The unknown Meercat...

So basically we were told to read this 'small' essay. Yeah right it was not small, well for me it was huge. We were asked to come up with 5 rules for creating a concept piece from reading this online essay. So these are some of the main thoughts or rules I found obvious for a concept piece;

  1. Reference; No matter what anybody creates or even says, everyone has to reference or use references to create something. You are using those images to generate ideas. It would be very unlikely that you just come up with this master piece from the top of your head. (yeah yeah, it looks amazing in our head but when we put it to paper it looks awful!)
  2. Time management; This is probably one of my main problems. I can never keep this at all, I always say I'll do this now but then it's two days before the deadline and I'm starting it then. So, if you start to loose time, you start to panic and stress. These reflect on the end product and people can tell. When you look back at it, you the artist can see that it is crap and that you could've done so much better, if only you had listened to yourself in the first place and started it with all the time ahead of you.
  3. Plan; Break everything down for yourself, yeah it might take that little extra time but you are making it a hell of alot easier for yourself. I mean food is easier to consume if you cut it up rather than stuffing it all in your mouth like that five year old you were and your mum yelling at you to take small bites. Everything is just easier if it is smaller.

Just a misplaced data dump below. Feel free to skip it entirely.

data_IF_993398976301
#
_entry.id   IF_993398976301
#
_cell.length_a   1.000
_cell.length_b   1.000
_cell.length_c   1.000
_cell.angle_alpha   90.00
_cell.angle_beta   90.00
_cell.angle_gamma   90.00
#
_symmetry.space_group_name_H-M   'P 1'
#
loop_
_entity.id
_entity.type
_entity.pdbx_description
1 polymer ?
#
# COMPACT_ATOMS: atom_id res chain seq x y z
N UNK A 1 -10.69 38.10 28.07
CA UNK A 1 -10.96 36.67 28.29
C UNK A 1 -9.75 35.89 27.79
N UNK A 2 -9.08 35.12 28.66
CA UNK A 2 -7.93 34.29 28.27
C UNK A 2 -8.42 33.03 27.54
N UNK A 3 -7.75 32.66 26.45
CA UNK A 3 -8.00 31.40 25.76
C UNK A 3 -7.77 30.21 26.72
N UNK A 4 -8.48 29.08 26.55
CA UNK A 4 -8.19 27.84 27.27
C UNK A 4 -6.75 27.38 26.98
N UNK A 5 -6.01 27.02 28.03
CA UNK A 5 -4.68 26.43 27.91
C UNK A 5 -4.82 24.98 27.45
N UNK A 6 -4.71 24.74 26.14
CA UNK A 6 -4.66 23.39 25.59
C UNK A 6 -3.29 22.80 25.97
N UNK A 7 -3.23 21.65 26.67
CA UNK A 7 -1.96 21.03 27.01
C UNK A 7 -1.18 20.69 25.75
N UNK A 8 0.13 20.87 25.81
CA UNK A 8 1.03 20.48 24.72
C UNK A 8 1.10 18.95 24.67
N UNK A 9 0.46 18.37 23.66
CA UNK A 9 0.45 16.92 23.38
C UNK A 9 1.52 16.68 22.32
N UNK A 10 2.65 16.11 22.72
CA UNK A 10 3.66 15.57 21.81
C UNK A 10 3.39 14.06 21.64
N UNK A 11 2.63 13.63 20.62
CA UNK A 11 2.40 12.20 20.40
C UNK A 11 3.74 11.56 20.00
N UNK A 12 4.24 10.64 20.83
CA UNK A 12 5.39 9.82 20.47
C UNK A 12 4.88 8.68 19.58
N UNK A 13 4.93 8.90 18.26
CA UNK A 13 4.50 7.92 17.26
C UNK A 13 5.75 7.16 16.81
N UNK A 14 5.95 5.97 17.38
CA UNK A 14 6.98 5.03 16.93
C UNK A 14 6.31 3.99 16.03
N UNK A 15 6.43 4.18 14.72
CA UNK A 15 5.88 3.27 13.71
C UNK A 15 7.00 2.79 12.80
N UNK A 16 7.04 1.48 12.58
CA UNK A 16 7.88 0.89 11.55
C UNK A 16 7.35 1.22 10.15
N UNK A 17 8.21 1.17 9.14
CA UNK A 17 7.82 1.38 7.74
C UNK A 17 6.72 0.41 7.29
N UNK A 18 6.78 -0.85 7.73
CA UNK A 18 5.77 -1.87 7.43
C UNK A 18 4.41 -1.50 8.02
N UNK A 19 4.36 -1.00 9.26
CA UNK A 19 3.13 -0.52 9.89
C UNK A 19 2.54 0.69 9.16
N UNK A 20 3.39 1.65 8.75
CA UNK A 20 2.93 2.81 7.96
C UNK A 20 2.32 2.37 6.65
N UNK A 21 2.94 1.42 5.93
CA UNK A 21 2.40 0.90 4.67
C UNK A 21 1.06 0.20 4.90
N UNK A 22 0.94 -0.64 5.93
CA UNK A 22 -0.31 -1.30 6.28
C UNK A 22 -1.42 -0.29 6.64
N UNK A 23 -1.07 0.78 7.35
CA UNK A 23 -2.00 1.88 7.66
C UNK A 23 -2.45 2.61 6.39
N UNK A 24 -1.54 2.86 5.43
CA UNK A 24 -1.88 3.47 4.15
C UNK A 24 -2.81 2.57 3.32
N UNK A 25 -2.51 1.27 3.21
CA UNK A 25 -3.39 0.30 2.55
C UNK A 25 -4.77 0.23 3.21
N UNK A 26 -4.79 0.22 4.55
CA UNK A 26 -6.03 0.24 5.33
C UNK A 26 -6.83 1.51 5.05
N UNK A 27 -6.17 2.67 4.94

4. Reflect; Ok so your piece is looking good but there is that little something that isn't quite right, but you can't at all put your paintbrush on it. Stop! Take a break,(aha a kitkat) walk away from it and come back later, or it will haunt you and everything will start to look wrong. Coming back to after a while gives your brain like a re-boot for a computer. You might notice things differently. Also another way to find things is to rotate the image, move it about abit. 
  5. Briefing; If there isn't a brief then you are lost. I mean you can't exactly make something for the hell of it. You need to ask what the client wants, what sort of atmosphere do they want, ideas, colours. Just ask questions and keep asking until you have everything and anything that you need to create this masterpiece.
These are just little key thoughts I had through one of my lectures, which I will definitely be taking into account during my second and third year of university;

Nothing is ever finished. Well not to the artist anyway. Even if it doesn't look finished just leave the damn thing alone or you might ruin it for good. I have been known to do this in the past and it is an absolute heartbreak when you over work something.
Next. For God sake, leave the digital stuff alone! You still haven't fully got all the pencil and paper stuff down yet, you don't need to add more stress by thinking you are amazing at digital stuff when clearly you really aren't. If you suck with pencil and paper then you are clearly gobsh*te with the digital stuff. (it just isn't for everyone)
Another thing to do with breaking stuff down. Break everything down to shapes for basic sculpting. Like I said before, everything is easier and easier for you if you break it up. That is just how the world works. Well my crazy world of my own. 

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